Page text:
4 Benefits of Meditation Backed-up by Research
Meditation is an ancient practice that has many practical benefits, even in today’s world. As this method gains popularity in the Western World, new studies have explored how meditation can improve overall wellness.
Here are four benefits of meditation backed-up by research:
Meditation helps reduce stress and anxiety.
Everyone experiences stress in some capacity, whether this is a minor or more severe experience. Meditation has been suggested to relieve some of this stress or anxiety over time. Specifically, it has been shown to aid in reducing stress-related to work (1). This study gave individuals access to meditation resources through their phones. Similar practices could be easily used in your routine at home to achieve your goals!
Additionally, Symptoms of General Anxiety Disorder and Depression have also been shown to improve with meditation in combination with other therapies (2, 3, 4).
2. Meditation enhances self-awareness and emotional health.
Overall, mindful meditation may help reduce your negative thoughts to help promote positive thought processes. Reduced negativity has been observed to occur in individuals who improve mindfulness through meditation (5).
Additionally, self-inquiry meditation helps gain self-knowledge to improve self-control, enhance self-growth, and establish how you relate to others. This practice has been shown to reduce loneliness, increase social contact and accept present experiences (6).
Using this time to reflect on past and present experiences can help you acknowledge self-conflict to gain perspective and enhance self-development.
3. Meditation lengthens attention span.
Even brief meditation could help improve attention during present tasks and control attention in the presence of distractors (7, 8).
4. Meditation helps control pain.
Specifically, mindful meditation may help improve pain. Evidence has shown promise for those dealing with general pain (9), pain from Irritable Bowel Syndrome (10) and Fibromyalgia (11).
Overall, adding the intentional practice of meditation into your lifestyle can help you reach your personal goals in 2021. By understanding the aims you hope to achieve with this practice, you can find the right type of mediation that works for you. Techniques could include mindfulness, self-inquiry, spirituality, movement and many other types of meditation. Finally, both short and long-duration meditation practices have been shown to have similar benefits for those whose goals are to decrease negative thoughts, enhance attention, improve working memory, or reduce stress or anxiety (12). Therefore, those with busy schedules can still work towards bettering themselves through this practice!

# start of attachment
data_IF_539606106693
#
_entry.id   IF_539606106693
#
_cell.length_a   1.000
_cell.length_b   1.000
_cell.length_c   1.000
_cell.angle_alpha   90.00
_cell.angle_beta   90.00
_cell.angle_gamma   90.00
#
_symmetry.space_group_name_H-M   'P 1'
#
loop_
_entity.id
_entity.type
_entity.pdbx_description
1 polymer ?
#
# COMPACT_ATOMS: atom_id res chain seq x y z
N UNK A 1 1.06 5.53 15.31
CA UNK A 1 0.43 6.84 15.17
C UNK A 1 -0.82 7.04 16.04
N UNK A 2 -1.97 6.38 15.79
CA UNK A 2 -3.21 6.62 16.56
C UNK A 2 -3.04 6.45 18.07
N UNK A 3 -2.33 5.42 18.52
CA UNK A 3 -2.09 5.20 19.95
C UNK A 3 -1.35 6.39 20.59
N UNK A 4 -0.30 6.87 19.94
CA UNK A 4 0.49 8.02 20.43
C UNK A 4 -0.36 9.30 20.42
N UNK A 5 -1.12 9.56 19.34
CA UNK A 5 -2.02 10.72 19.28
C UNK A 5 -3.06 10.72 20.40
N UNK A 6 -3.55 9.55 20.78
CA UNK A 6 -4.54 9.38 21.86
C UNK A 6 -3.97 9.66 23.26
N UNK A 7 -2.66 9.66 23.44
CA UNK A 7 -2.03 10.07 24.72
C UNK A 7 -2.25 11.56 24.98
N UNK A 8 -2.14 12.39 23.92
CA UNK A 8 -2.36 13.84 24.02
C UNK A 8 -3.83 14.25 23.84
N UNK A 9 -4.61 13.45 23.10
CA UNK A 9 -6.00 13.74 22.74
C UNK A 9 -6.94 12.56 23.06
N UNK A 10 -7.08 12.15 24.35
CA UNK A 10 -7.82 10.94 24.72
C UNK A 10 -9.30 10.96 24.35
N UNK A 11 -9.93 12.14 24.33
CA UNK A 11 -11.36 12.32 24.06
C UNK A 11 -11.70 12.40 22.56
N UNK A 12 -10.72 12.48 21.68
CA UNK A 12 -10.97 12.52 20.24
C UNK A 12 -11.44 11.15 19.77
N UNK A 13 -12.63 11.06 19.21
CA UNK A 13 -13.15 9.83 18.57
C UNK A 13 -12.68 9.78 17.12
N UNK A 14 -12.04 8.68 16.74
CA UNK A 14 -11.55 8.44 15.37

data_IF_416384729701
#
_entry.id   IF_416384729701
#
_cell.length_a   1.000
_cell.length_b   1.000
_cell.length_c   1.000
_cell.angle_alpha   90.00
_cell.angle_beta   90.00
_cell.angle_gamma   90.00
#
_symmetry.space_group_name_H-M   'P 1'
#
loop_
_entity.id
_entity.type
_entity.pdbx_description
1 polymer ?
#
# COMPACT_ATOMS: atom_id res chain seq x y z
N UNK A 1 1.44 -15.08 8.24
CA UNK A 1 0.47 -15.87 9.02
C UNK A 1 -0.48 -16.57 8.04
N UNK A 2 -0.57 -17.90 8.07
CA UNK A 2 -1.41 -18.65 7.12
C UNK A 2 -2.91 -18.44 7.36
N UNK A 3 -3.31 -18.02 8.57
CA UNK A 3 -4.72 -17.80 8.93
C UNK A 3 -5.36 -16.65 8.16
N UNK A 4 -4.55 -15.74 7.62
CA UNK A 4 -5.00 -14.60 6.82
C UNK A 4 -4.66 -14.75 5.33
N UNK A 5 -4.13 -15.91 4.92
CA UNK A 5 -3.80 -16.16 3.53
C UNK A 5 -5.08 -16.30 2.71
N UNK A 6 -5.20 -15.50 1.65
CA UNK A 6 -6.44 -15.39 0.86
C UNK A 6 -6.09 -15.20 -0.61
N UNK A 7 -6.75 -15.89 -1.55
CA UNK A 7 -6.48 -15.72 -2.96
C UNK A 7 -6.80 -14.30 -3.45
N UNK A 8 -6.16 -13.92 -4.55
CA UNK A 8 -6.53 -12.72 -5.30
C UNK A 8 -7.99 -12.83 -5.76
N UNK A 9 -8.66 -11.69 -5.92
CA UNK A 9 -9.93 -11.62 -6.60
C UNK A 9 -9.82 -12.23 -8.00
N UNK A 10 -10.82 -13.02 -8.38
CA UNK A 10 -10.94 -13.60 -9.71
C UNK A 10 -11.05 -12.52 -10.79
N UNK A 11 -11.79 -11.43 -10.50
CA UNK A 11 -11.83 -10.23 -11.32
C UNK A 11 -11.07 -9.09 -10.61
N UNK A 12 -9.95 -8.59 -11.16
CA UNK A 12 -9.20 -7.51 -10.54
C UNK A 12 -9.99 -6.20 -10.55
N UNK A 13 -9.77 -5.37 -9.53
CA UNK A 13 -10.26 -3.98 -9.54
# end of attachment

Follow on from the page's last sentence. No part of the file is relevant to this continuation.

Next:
Bostock, S., Crosswell, A. D., Prather, A. A., & Steptoe, A. (2019). Mindfulness on-the-go: Effects of a mindfulness meditation app on work stress and well-being. Journal of occupational health psychology, 24(1), 127.
Orme-Johnson, D. W., & Barnes, V. A. (2014). Effects of the transcendental meditation technique on trait anxiety: a meta-analysis of randomized controlled trials. The Journal of Alternative and Complementary Medicine, 20(5), 330-341.
Goyal, M., Singh, S., Sibinga, E. M., Gould, N. F., Rowland-Seymour, A., Sharma, R., ... & Haythornthwaite, J. A. (2014). Meditation programs for psychological stress and well-being: a systematic review and meta-analysis. JAMA internal medicine, 174(3), 357-368.
Cheryl, M., Karen, L. O. C., Nilani, L. S., Melissa, A. B., Gabriel, B. A., & Marissa, D. C. (2017). Mindful meditation for individuals with asthma and anxiety: Promising results from a multiple baseline study. Journal of Yoga & Physical Therapy, 7, 262.
Kiken, L. G., & Shook, N. J. (2014). Does mindfulness attenuate thoughts emphasizing negativity, but not positivity?. Journal of research in personality, 53, 22-30.
Lindsay, E. K., Young, S., Brown, K. W., Smyth, J. M., & Creswell, J. D. (2019). Mindfulness training reduces loneliness and increases social contact in a randomized controlled trial. Proceedings of the National Academy of Sciences, 116(9), 3488-3493.
Norris, C. J., Creem, D., Hendler, R., & Kober, H. (2018). Brief mindfulness meditation improves attention in novices: Evidence from ERPs and moderation by neuroticism. Frontiers in human neuroscience, 12, 315.
Tsai, S. Y., Jaiswal, S., Chang, C. F., Liang, W. K., Muggleton, N. G., & Juan, C. H. (2018). Meditation effects on the control of involuntary contingent reorienting revealed with electroencephalographic and behavioral evidence. Frontiers in integrative neuroscience, 12, 17.
Hilton, L., Hempel, S., Ewing, B. A., Apaydin, E., Xenakis, L., Newberry, S., ... & Maglione, M. A. (2017). Mindfulness meditation for chronic pain: systematic review and meta-analysis. Annals of Behavioral Medicine, 51(2), 199-213.
Cearley, S. M., Immaneni, S., & Shankar, P. (2017). Irritable Bowel Syndrome: The effect of FODMAPs and meditation on pain management. European Journal of Integrative Medicine, 12, 117-121.
Aman, M. M., Yong, R. J., Kaye, A. D., & Urman, R. D. (2018). Evidence-based non-pharmacological therapies for fibromyalgia. Current pain and headache reports, 22(5), 1-5.
Basso, J. C., McHale, A., Ende, V., Oberlin, D. J., & Suzuki, W. A. (2019). Brief, daily meditation enhances attention, memory, mood, and emotional regulation in non-experienced meditators. Behavioural brain research, 356, 208-220.